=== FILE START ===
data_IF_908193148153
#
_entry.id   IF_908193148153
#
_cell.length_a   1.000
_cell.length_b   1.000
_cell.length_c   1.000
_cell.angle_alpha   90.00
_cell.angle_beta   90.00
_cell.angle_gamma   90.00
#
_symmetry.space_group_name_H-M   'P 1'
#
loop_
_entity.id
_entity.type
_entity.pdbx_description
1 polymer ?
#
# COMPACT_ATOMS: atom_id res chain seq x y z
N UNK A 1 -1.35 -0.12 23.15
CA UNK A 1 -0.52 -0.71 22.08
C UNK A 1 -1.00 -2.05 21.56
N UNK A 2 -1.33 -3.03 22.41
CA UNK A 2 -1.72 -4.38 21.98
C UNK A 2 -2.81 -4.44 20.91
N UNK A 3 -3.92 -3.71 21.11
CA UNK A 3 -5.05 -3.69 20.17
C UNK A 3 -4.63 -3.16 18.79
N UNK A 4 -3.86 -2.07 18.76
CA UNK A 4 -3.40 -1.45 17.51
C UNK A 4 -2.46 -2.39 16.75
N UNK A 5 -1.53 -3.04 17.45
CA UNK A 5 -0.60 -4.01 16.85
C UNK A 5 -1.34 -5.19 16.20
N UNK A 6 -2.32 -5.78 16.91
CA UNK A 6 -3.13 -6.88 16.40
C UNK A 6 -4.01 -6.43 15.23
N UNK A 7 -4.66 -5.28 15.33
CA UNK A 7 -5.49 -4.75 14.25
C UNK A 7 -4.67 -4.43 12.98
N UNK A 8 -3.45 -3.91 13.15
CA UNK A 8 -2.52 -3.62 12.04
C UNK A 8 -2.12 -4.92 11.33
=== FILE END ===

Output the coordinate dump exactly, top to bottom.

data_IF_908193148153
#
_entry.id   IF_908193148153
#
_cell.length_a   1.000
_cell.length_b   1.000
_cell.length_c   1.000
_cell.angle_alpha   90.00
_cell.angle_beta   90.00
_cell.angle_gamma   90.00
#
_symmetry.space_group_name_H-M   'P 1'
#
loop_
_entity.id
_entity.type
_entity.pdbx_description
1 polymer ?
#
# COMPACT_ATOMS: atom_id res chain seq x y z
N UNK A 1 -1.35 -0.12 23.15
CA UNK A 1 -0.52 -0.71 22.08
C UNK A 1 -1.00 -2.05 21.56
N UNK A 2 -1.33 -3.03 22.41
CA UNK A 2 -1.72 -4.38 21.98
C UNK A 2 -2.81 -4.44 20.91
N UNK A 3 -3.92 -3.71 21.11
CA UNK A 3 -5.05 -3.69 20.17
C UNK A 3 -4.63 -3.16 18.79
N UNK A 4 -3.86 -2.07 18.76
CA UNK A 4 -3.40 -1.45 17.51
C UNK A 4 -2.46 -2.39 16.75
N UNK A 5 -1.53 -3.04 17.45
CA UNK A 5 -0.60 -4.01 16.85
C UNK A 5 -1.34 -5.19 16.20
N UNK A 6 -2.32 -5.78 16.91
CA UNK A 6 -3.13 -6.88 16.40
C UNK A 6 -4.01 -6.43 15.23
N UNK A 7 -4.66 -5.28 15.33
CA UNK A 7 -5.49 -4.75 14.25
C UNK A 7 -4.67 -4.43 12.98
N UNK A 8 -3.45 -3.91 13.15
CA UNK A 8 -2.52 -3.62 12.04
C UNK A 8 -2.12 -4.92 11.33